Looking at the thread myself, I'm pretty sure this is the information that Spanish guy (Conker64) was mentioning regarding the hardware:
This pic is the real camera and the actual polygons are sent to be rendered (just the view was zoomed out on the blender for the pic). However these extractions have no back-face culling and may have some polygons out of the screen as well, with a deduction comes close to a bit more 3000-3500 polygons on scene rather than 5000-6000.
It could be a bit weird if a game does not use cull back since it improves performance on most of the conditions (options from early SDK test)
Actually these are pretty common numbers for N64 or PSX, 1000-2000 polys per frame for the first gen games, 3000-4000 for the late ones depending on the framerate targets, (3252 triangles here for reference: its Beattle Adventure Racing but it says Need for Speed on the N64 debugger, interesting :P) and yet it may be with or without cull back or clipping, so the numbers per frame on the N64 case always needs some analysis.
This second pic its just a segment of geometry loaded on memory (even backwards camera).
Turok 2 intro probably has one of the highest polycount scenes of the console.
Around 3000 polygons each model, plus other big details like the portal, however as said before, you need to do some analysis of the data.
One of the most complex PSX model is the T-Rex dinosaur of the tech demo, here is the complete model of it (faces/tri on top).
Another example of complete models are Crash Bandicoot.
On the N64, Link.
One random enemy from Goldeneye.
One random enemy of Perfect Dark (200 polys more than Goldeneye that could explain the more common slowdowns when there are many on the screen).
Conker when closer/detailed LOD, a bit uncommon a 1200 poly char for a platform game on that gen.
He has a shadow projection, but other games such as Jet Force Gemini did that as well.
Then you have the fighting games that usually push about 900-1000 polys on the 3D models and very simple scenarios or more complex ones depending if the target is 30 or 60fps. N64 had no stellar projects on that area from a technical standpoint. This is a pic of Tekken 3, Conker64 has removed the OSD and the background, with cull back, and the real number comes close to 1300 rather than 1800-2000 of combined models, with everything else its around 90K performance-wise.
PSX needs more polygons for building the areas, due the lack of perspective correction.
N64 can push giant backgrounds with less polygons (the clipping microcode on Fast3D is actually optimized for that and not really recommended for busy backgrounds as it does way too many checks). Better be a custom microcode (Factor 5, Boss Studios, etc) or good programming, 3D objects on the other side uses a faster reject box. Conker64 believes that exclusive games on the N64 pushes a good amount of polys on chars and enemies as seen on the previous pics.
But it's a matter of choice, Perfect Dark not only has high poly enemies (for its generation), but even the basic walls are plagued of poly work to create static light/shadows or more detailed texture walls.
The PSX screen extractions have back-face polygons already removed, so the numbers are more close to real performance, but note that some polys are out of the screen in some cases. Tobal is probably one of the best examples with around 120K/sec at 512x480 resolution.
A peak performance point found on the snowy level, as any other extraction, these are average numbers and they have to be taken into consideration.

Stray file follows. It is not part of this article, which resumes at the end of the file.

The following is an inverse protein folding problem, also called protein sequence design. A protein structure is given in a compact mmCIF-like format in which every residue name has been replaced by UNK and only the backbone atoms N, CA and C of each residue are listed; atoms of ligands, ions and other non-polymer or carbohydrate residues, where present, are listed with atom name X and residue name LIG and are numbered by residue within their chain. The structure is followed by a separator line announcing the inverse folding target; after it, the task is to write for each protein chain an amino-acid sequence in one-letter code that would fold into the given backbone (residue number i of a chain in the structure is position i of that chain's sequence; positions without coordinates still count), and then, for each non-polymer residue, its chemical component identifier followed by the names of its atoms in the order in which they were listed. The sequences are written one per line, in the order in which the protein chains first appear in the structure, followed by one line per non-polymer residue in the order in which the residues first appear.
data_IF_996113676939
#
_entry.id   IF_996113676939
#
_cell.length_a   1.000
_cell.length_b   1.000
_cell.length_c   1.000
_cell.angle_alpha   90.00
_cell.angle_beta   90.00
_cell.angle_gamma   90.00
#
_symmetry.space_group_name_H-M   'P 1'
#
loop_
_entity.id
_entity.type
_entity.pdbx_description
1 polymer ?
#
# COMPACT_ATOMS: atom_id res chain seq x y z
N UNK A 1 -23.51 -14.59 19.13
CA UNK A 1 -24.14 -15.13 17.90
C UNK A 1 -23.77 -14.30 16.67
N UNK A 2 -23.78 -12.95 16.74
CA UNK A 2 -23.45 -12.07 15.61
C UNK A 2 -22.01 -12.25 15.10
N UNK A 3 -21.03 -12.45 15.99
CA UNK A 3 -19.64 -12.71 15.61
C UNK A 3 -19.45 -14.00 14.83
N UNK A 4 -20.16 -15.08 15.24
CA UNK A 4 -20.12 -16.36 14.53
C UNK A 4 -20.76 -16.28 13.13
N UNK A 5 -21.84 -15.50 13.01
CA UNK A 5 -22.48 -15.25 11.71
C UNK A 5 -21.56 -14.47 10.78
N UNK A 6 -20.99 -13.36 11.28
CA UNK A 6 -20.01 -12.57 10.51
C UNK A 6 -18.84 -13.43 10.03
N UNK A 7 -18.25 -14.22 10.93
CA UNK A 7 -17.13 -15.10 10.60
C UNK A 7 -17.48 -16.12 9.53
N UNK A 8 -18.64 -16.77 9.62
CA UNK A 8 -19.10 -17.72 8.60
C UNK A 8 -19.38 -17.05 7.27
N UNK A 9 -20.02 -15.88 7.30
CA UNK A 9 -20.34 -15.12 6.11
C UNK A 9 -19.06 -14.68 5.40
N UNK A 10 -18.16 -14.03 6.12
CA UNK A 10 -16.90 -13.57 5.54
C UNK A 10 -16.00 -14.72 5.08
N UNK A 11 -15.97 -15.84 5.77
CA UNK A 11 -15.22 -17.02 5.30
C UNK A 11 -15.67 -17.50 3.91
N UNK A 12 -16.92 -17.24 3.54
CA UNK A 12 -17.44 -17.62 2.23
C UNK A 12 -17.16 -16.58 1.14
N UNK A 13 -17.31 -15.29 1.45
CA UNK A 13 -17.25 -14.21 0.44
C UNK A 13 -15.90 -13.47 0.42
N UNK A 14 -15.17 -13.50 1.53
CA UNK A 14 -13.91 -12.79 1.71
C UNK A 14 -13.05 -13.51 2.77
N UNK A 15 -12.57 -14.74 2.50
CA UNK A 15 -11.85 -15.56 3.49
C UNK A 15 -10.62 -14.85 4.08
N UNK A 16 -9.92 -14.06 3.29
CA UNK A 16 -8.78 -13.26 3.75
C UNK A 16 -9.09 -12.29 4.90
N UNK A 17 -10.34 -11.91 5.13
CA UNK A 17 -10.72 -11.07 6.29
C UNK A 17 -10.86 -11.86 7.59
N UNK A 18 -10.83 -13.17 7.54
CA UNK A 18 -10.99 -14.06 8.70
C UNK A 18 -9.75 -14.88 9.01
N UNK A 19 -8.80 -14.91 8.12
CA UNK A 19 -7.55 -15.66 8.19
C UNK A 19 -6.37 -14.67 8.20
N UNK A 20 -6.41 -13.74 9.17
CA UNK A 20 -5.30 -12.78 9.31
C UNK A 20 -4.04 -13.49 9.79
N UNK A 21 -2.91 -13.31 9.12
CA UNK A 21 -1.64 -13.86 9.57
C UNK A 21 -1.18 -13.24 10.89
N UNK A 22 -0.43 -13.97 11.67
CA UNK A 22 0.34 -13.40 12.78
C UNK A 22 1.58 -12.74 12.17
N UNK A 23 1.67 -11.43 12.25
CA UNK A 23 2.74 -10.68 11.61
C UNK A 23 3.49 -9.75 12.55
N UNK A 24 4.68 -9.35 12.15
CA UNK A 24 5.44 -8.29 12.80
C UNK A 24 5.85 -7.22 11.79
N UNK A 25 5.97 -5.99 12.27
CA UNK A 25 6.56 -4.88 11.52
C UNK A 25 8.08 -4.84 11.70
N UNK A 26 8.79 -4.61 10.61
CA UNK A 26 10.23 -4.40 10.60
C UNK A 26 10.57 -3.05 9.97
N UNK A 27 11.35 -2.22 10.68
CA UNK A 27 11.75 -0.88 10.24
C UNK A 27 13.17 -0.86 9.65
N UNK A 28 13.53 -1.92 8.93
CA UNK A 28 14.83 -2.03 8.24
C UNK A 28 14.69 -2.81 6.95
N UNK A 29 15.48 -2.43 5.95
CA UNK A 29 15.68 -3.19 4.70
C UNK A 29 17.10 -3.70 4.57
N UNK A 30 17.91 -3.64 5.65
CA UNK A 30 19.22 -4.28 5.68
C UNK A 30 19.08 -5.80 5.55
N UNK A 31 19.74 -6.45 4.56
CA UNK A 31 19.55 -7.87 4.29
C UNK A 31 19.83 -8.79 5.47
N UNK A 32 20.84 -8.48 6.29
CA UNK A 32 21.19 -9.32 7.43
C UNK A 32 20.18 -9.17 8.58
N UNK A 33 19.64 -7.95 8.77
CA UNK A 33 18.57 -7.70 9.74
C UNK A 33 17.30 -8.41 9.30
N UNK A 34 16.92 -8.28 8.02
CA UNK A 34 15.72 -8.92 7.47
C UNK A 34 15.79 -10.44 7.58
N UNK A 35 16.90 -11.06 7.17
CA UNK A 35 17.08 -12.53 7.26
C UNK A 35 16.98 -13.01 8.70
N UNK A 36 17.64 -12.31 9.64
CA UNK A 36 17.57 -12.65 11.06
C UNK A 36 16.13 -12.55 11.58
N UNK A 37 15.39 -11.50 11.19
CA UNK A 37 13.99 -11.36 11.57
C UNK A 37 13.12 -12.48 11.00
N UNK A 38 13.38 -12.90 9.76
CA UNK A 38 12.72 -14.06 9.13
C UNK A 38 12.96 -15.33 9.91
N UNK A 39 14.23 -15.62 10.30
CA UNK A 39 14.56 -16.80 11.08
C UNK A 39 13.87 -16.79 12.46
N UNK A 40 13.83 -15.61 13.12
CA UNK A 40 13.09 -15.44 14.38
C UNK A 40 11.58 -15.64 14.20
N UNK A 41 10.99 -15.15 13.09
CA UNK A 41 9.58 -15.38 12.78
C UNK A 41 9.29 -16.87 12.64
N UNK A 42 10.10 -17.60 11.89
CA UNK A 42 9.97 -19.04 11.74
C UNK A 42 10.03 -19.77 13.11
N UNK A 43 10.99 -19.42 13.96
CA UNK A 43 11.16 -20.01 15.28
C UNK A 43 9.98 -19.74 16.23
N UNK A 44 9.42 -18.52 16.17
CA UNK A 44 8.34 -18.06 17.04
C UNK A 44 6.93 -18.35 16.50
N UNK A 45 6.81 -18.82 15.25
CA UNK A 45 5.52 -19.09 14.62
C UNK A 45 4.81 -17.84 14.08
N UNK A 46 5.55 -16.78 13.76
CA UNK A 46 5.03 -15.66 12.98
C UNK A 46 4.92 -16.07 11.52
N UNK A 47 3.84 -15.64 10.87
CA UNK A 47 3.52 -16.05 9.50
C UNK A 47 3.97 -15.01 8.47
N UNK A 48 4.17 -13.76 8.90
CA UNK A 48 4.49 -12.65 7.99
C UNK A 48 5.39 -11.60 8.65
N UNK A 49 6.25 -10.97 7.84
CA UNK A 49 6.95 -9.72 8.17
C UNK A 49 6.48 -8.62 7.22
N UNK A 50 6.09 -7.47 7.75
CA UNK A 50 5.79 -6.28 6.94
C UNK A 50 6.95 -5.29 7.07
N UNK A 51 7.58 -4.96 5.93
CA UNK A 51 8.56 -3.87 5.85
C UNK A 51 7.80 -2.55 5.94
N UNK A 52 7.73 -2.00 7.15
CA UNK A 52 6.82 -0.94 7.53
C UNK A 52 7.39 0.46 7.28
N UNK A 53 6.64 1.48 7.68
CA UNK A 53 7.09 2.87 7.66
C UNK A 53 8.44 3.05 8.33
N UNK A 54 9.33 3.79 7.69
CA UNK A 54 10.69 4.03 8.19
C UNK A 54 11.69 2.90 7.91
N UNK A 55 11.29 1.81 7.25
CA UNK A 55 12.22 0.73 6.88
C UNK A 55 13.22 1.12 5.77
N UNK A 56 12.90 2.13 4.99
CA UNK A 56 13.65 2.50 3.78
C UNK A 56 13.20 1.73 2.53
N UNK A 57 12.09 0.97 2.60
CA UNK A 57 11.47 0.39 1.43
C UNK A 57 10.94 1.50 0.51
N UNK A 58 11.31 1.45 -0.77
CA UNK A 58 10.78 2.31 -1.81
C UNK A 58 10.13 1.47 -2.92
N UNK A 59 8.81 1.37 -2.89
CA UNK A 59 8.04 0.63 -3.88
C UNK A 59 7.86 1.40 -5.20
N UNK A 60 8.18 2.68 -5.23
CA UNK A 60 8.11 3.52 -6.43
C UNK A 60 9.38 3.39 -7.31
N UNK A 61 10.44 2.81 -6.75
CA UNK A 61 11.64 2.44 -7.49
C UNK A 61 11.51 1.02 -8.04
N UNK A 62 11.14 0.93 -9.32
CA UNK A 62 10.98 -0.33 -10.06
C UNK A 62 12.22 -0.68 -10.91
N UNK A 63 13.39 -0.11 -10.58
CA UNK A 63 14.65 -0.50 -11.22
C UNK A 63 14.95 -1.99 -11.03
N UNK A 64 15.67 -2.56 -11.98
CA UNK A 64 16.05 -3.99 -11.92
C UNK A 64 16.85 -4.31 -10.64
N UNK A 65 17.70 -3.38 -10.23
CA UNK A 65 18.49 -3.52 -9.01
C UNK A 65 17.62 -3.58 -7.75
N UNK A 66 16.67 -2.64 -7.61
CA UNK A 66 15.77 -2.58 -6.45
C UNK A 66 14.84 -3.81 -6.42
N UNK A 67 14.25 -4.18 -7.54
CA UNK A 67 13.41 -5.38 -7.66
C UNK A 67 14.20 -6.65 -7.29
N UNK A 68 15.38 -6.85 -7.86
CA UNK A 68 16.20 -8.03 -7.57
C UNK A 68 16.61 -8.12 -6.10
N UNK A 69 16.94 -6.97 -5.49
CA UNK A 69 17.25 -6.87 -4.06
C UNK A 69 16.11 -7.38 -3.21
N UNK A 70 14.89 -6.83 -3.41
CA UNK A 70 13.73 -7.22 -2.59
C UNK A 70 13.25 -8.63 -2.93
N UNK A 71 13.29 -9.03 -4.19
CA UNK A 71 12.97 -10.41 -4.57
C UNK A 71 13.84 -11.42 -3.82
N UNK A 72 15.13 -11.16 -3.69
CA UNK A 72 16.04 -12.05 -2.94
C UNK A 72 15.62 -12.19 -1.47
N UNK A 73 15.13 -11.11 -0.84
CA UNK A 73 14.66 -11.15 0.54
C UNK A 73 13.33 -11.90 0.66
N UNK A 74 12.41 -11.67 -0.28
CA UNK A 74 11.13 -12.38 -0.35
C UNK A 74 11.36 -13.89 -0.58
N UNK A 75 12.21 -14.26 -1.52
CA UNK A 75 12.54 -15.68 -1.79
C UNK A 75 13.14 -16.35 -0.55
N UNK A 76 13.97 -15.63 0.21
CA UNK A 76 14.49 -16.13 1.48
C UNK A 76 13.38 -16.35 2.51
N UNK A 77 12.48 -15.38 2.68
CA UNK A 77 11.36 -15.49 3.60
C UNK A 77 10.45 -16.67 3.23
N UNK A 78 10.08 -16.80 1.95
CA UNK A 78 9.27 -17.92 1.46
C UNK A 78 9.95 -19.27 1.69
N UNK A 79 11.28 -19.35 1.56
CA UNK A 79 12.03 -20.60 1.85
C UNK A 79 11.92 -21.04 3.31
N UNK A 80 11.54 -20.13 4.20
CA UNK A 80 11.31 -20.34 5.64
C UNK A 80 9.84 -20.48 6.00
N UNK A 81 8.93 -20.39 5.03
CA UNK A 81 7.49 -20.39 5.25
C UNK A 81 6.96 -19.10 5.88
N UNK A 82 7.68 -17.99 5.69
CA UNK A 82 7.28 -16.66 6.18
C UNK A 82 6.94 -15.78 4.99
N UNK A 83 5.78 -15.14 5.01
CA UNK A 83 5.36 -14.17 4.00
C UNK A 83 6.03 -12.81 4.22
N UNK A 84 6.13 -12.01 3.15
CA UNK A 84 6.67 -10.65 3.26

The original PSX specs actually had a more detailed list:
4bit Texture - 200K
8bit Texture - 100K
15bit Texture - 60K
4bit Texture - 140K
8bit Texture - 70K?
Depending on the texture depth and lighting, the performance may vary, and these are just theory numbers, we don't even know the size of the poly/texture and which conditions. Tobal uses many flat shaded polys, especially on the chars where the big amount goes, some gouraud shading and very few textures for whole scenes, they obviously will fit the 2KB texture cache in 1 step.
If we look at Tobal 2, it uses less polygons per frame than the first part (about 90K). Why? Because it pushes more textures and gouraud shades into the models, and makes it look better, but slowdowns the process.
Another one, the engine is very clean and sends commands in a very optimized way, Conker64 mentioned that he didn't have to remove any polygons from out of the screen.
A peak performance point of Metal Gear Solid (low res), Conker64 wasn't for sure if the framerate is stable on this spot, some geometry out of the screen have to be deducted.
Some games like Crash Bandicoot can be around 60K most of the time (locked off camera) which gives the impression of detail, while others can be 10K, then 20K, then peak at 60K, even MGS can be pretty low poly-wise due the top camera angle.
Analyzing custom microcodes in World Driver Championship could be great but many tools don't work with this game, and the emulation has been always more focused on emulating libultra than the real hardware.
About 2D, Conker64 has done some tests running on real N64 hardware, 8 scroll full layer test (320x240x16bits) with 32x32 tiles.
A sprite test, each Mario here is at a 16x32 texture of 16bits (4bit textures could work faster and 32bit textures or 32bit mode are slower)
The following results:
- 921 sprites max at 60fps
- 1972 sprites max at 30fps
Anyway these tests are coded in C with libdragon and are not optimized at all, TMEM fills each frame with the same data and the framebuffer is fully cleaned and each frame with a RDP has a primitive draw mode. The results could be better for this example or worse if you have to refresh TMEM with more data per frame (like animations or different sprites), but the machine is very capable for 2D.